Most states have parental responsibility laws. They are entitled to a statutory duty to pay damages for injuries or damage caused as part of a restitution action if the child is a victim of negligence or neglect.
Generally, the statutes are applicable to civil and felony conduct. Several states determine what actions a child must take. Florida law covers driving and vandalism. If you have suffered from an injury caused by a child driving a vehicle in Florida, or is a parent liable for damage caused by your child in Florida, you should speak to a local personal injury attorney right away.
Parental Responsibility Laws in Florida
Almost every American state has parental responsibility laws, including Florida.
In Florida, a minor’s (any person under the age of 18) driver’s license application must be signed and verified by a parent or guardian. A certified copy of a U.S. birth certificate, a valid U.S. passport, an alien registration receipt card (green card), a work authorization card issued by the U.S. Department of Homeland Security, or evidence of nonimmigrant classification must be submitted with each application.
Furthermore, Florida Statutes §322.09 states that the parent or guardian is liable if their kid causes any injuries or property damage while driving a motor vehicle due to carelessness and/or intentional misconduct.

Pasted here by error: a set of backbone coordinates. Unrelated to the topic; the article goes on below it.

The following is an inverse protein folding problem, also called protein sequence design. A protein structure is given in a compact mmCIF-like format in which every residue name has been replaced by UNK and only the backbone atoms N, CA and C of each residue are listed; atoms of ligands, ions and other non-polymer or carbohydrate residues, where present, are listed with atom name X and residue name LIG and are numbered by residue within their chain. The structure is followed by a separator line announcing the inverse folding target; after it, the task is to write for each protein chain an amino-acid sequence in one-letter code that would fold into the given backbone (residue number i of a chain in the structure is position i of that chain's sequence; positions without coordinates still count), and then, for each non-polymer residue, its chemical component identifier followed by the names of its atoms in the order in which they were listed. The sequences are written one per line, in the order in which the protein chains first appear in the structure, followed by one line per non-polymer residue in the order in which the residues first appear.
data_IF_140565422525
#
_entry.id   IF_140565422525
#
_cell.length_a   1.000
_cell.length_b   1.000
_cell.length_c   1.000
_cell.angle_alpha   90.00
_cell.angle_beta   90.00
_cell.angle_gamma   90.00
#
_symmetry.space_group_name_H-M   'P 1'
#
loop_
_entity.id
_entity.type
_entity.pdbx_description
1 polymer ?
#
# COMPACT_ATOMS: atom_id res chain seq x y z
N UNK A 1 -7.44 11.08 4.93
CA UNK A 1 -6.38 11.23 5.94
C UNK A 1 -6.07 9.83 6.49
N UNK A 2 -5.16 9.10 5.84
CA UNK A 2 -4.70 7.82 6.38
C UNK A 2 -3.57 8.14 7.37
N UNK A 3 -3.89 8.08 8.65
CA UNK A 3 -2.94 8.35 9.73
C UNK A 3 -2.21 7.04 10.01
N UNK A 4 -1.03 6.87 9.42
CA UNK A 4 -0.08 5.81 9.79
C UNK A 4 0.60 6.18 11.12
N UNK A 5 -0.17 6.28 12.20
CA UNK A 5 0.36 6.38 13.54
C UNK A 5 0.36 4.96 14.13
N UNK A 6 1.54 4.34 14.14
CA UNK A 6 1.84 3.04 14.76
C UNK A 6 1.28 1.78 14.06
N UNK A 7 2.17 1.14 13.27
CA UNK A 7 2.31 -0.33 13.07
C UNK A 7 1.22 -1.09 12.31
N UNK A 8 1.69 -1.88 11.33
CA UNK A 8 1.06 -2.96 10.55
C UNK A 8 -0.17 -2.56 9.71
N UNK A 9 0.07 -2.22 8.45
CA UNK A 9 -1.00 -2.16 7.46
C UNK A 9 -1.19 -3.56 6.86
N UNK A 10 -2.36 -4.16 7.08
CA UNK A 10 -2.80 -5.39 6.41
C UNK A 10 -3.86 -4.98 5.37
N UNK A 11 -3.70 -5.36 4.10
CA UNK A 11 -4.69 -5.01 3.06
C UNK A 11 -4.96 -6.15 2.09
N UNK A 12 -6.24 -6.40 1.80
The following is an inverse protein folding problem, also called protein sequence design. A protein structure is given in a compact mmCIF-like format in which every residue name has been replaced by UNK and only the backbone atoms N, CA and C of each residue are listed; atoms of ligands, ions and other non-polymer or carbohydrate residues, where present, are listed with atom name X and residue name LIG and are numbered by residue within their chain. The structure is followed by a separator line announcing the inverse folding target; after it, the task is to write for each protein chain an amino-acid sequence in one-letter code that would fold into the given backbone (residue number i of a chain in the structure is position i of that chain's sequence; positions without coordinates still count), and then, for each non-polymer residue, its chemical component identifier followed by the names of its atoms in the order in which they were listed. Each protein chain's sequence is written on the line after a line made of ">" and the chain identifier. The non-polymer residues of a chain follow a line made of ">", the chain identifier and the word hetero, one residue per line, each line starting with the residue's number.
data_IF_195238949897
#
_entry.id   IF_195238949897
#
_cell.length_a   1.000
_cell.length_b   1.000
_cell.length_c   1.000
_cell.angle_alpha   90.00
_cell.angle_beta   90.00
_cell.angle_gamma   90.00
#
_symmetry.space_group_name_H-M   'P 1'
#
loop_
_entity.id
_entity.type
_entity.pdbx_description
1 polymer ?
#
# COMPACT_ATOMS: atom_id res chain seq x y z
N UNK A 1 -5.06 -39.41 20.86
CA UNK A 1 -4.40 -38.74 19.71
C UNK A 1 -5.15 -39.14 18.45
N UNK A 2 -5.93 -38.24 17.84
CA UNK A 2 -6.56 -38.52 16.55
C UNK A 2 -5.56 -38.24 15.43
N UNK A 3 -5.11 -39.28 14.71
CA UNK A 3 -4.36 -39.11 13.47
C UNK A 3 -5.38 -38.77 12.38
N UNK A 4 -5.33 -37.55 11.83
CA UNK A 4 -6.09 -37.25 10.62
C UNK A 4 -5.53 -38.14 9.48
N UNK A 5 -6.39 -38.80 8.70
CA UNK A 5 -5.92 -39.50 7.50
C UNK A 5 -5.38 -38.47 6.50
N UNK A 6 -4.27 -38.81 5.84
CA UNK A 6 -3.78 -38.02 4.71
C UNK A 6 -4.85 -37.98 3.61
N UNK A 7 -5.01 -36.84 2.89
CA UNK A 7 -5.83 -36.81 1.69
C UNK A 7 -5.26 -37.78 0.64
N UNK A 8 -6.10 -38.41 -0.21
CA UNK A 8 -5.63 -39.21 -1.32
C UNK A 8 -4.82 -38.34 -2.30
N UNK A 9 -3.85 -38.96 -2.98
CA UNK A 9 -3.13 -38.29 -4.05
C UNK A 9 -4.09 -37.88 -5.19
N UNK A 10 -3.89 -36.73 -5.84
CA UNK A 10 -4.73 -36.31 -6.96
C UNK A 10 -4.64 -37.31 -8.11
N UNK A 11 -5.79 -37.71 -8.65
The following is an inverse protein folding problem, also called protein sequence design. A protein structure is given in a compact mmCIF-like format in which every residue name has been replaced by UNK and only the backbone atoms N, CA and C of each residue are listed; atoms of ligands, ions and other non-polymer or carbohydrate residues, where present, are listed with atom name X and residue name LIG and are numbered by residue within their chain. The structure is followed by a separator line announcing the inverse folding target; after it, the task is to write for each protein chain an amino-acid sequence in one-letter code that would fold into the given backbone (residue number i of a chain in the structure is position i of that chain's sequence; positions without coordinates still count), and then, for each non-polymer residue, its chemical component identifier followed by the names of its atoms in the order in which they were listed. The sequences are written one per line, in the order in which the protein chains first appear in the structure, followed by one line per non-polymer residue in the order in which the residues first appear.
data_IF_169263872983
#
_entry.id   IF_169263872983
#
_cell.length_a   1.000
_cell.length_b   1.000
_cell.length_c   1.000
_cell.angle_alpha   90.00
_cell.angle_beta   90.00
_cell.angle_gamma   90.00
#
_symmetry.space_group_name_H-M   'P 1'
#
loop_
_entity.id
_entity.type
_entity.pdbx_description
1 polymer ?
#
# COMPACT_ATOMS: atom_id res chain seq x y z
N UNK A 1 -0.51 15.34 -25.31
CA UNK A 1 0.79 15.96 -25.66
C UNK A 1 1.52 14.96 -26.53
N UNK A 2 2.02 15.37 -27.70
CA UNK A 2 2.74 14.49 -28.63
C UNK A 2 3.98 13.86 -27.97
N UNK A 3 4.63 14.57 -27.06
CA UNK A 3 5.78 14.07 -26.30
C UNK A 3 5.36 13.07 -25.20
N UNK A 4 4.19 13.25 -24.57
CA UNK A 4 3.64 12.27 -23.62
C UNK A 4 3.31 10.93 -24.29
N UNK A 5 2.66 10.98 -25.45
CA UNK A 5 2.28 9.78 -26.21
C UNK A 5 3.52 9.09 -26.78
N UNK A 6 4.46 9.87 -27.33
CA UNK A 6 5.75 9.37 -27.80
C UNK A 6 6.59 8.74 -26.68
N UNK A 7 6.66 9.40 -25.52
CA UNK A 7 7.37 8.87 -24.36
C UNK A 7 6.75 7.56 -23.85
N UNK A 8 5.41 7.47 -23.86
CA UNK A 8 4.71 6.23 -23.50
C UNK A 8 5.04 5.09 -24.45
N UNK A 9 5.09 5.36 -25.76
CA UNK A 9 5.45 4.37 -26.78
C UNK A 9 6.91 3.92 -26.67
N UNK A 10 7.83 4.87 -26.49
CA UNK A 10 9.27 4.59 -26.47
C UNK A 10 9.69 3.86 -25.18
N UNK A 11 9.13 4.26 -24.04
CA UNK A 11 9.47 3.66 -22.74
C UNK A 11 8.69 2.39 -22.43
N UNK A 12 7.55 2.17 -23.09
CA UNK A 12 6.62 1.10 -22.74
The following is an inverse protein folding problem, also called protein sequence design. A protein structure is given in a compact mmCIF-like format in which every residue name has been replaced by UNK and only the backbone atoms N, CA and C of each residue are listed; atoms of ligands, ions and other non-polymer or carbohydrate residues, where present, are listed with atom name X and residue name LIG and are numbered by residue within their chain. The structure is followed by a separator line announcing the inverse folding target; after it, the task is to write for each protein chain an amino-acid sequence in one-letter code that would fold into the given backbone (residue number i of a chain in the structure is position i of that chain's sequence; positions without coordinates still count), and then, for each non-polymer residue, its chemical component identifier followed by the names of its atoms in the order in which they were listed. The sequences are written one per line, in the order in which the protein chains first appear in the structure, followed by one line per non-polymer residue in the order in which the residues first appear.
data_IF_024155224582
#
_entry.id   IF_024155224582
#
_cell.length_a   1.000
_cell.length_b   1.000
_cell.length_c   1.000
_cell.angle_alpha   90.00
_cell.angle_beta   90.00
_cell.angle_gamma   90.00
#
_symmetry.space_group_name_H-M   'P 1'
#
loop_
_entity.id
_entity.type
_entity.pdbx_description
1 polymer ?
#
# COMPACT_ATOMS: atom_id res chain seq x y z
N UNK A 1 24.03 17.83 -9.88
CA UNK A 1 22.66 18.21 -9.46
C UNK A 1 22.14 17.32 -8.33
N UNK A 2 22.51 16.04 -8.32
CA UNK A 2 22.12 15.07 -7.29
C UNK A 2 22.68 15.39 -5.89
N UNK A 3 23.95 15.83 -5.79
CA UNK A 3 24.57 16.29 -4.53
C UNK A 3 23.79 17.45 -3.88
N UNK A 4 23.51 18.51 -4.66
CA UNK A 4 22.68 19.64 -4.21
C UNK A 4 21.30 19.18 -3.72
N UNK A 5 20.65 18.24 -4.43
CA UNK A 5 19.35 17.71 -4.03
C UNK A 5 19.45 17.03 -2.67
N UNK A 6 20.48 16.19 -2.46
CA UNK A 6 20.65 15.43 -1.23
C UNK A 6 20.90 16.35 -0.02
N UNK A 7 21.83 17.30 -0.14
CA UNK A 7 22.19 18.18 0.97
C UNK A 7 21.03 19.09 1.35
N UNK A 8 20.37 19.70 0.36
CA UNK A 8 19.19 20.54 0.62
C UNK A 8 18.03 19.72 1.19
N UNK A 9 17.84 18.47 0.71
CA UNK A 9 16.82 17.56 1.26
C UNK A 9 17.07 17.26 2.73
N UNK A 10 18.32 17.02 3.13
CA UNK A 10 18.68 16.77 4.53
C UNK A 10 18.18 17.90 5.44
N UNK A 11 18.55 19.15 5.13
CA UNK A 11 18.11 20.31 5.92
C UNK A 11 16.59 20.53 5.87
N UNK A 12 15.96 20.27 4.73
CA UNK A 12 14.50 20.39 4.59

In other words, the adult is financially liable, together with the child, for any losses caused by the minor’s carelessness or intentional misbehavior while driving.
That implies the parent is liable for anything from a parking lot fender bender to a drunk driving accident that results in significant harm to other drivers and passengers.
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Children’s Liability Assessment
A child is liable under the law for torts by determining their ability to predict their consequences. In general, the older a child is, the more responsibility is required.
A child who participates in adult activities, including driving a car, must satisfy adult care standards.
In other words, since juveniles are not entitled to title a vehicle in their own name, most minors who cause automobile accidents drive cars titled to one or both parents.
This implies that if your child causes an accident, you will be equally and severally responsible for any damage caused by your child’s carelessness or intentional wrongdoing.
Understanding a Parent or legal guardian’s Potential Liability for a Minor’s “Willful Misconduct” or Negligence in Florida
The laws of parent-child responsibility have been widely adopted throughout the United States. In addition to limiting parental liability in the case of a child causing injuries and/or damage, there is also parental negligence.
Any negligence or willful misconduct of a minor under the age of 18 while driving a motor vehicle on a highway shall be imputed to the person who signed the minor’s application for a permit or license, and that person shall be jointly and severally liable with such minor for any damages caused by such negligence or willful misconduct.
Parental Responsibility for a Child’s Driving in Florida
Florida’s Parental Responsibility Laws often concentrate on giving particular remedies for specific offenses; nevertheless, there are other common-law laws that may generally hold parents liable for their children’s activities. For example, parents who are aware that their kid has a proclivity to behave recklessly or negligently may be obliged to take reasonable precautions to keep the child from causing foreseeable injury to others.